Fashion took a back seat in the 1940s during World War II. Gone were the glamorous days of the 1920s; in came expensive cloth, shortages of wool and a lack of dyes. The war years focused on practicality and preserving resources, like clothing. When creating a costume based in the 1940s, remember that practically everyone in the U.S. was involved in the war effort.
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Fabric & Material
Dye, clothing items and cloth were rationed in the 1940s to ensure there was plenty of materials for soldiers' uniforms. Wool was severely limited in the 1940s, so artificial fabrics like viscose and rayon were commonly used for civilian clothing. Shoes were also limited at the time because of a shortage of leather. Many women work cork-soled clogs. Women's accessories included hair coverings for working in factories, homemade scarves and knitted gloves.
The motto of the 1940s was "Make Do and Mend;" women would even make wedding dresses out of nightgowns. High fashion became less important, and designers made practical work clothing for women while using less material and fewer buttons. Designs were angular and masculine, and many women recycled clothing for several years.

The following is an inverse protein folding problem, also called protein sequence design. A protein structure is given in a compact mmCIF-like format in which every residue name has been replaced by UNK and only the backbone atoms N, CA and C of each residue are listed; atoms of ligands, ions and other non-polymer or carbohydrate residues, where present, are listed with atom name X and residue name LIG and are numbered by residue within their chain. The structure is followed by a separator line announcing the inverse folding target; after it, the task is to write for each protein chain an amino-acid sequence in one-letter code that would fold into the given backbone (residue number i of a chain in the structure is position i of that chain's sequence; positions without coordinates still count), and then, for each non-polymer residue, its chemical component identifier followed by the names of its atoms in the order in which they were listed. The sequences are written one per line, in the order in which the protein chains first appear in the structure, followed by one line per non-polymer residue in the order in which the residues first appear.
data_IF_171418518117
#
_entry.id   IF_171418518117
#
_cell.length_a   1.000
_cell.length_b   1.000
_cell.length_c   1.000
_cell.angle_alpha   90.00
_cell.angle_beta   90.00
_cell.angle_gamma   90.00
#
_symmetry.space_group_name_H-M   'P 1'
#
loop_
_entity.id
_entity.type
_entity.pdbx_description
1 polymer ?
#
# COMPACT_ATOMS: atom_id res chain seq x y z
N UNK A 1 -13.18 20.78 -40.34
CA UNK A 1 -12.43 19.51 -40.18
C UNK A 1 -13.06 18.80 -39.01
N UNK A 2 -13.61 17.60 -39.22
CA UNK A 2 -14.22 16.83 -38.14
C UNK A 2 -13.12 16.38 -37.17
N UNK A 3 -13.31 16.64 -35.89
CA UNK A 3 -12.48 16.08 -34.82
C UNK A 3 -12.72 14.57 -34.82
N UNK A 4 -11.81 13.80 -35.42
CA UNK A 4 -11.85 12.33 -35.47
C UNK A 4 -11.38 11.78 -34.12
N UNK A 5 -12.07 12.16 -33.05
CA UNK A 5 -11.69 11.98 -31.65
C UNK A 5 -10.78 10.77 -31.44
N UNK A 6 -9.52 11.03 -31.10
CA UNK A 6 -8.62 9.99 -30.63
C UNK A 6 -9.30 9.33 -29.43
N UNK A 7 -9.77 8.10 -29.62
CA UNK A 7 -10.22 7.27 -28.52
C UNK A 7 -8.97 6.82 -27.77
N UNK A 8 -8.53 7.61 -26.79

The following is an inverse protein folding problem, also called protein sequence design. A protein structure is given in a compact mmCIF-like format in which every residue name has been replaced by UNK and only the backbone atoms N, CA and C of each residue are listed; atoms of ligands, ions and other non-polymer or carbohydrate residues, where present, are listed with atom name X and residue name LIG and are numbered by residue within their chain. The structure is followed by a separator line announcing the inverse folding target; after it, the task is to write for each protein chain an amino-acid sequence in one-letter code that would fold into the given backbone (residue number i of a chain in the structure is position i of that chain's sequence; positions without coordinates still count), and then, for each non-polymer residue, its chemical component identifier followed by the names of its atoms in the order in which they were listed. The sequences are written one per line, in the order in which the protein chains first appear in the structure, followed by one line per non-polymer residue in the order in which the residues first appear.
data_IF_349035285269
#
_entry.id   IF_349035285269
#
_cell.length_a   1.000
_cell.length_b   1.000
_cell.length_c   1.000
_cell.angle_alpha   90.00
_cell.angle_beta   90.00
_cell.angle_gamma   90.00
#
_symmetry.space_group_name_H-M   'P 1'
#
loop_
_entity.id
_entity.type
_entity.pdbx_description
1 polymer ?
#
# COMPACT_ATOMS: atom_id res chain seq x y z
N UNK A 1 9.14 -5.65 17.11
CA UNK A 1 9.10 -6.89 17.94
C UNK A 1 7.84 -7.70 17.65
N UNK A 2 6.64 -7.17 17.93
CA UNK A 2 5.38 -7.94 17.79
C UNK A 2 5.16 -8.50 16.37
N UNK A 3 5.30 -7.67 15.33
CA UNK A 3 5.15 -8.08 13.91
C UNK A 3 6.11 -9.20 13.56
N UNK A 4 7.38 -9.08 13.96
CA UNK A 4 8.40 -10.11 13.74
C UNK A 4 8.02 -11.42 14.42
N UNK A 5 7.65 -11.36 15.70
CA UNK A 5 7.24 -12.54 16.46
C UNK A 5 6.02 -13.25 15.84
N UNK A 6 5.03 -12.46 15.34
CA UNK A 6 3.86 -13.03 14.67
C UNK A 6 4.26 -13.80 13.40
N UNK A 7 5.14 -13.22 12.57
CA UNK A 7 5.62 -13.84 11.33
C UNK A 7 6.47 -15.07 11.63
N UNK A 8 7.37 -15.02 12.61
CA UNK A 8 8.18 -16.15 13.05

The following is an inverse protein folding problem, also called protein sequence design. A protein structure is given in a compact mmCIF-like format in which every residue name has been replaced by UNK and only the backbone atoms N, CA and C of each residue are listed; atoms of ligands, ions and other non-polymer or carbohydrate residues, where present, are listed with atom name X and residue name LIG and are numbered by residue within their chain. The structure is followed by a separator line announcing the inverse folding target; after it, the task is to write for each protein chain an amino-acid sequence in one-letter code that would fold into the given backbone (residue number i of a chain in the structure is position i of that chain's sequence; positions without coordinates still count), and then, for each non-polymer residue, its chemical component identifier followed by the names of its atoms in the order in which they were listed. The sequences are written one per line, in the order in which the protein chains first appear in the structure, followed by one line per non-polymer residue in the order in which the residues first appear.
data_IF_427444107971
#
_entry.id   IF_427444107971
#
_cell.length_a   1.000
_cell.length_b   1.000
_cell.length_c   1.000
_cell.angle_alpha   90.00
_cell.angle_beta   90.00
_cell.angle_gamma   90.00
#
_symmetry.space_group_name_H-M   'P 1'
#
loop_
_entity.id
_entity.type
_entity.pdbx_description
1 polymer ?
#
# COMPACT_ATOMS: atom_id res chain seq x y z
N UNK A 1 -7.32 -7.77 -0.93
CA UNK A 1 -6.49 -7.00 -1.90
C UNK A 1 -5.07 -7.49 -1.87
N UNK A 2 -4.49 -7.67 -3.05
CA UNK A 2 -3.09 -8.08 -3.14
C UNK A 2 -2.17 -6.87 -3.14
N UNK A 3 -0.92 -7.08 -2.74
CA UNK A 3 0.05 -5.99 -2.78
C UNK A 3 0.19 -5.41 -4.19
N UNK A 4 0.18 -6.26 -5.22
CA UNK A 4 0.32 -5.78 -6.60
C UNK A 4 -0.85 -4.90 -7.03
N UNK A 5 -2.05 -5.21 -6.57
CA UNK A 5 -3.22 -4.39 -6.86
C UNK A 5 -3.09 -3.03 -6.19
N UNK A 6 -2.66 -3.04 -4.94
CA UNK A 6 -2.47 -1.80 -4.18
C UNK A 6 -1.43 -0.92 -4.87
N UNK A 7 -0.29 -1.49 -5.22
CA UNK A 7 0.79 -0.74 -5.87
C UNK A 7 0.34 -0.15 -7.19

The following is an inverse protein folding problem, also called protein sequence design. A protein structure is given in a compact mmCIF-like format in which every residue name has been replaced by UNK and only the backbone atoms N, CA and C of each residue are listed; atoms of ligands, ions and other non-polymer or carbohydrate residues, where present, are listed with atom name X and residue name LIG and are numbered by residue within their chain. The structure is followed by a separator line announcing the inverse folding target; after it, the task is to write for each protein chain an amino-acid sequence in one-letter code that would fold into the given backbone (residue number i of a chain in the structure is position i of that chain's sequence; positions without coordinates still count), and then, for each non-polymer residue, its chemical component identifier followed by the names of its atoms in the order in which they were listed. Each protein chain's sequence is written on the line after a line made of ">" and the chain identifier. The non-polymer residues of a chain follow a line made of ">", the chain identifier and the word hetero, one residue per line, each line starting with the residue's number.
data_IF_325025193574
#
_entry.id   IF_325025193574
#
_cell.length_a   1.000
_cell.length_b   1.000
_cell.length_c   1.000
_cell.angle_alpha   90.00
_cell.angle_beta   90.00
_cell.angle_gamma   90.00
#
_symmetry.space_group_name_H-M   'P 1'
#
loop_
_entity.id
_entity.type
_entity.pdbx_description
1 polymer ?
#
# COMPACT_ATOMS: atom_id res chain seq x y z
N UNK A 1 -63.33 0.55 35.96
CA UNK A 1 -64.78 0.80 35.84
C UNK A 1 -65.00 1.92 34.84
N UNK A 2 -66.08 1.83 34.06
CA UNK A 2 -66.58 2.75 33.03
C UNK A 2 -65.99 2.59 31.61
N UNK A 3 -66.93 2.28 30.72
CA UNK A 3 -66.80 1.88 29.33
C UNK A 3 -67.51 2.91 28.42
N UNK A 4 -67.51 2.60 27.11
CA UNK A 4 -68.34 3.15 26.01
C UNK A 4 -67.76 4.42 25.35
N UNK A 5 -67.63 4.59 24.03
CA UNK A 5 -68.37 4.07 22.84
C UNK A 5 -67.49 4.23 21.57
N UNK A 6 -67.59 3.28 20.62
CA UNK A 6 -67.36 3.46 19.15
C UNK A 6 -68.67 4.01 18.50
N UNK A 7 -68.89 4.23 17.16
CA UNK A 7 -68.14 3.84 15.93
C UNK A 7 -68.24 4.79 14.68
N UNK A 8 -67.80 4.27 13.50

Military outfits were commonly worn by men at home in WWII during special events and weddings. Civilian clothing included recycled suits, sweater vests and knitted waist coats. One trendy men's fashion item was the zoot suit, known for being oversized with tapered pant legs.
After the war, the last few years of the decade saw new clothing items and fresh fashionable designs. Women in the post-war years wore more feminine clothing, with wide skirts and cinched waists. Narrow skirts were commonly worn by women who couldn't afford more fabric. For men, the post-war years included broad, loosefitting suit jackets, sportswear and Hawaiian-style shirts.
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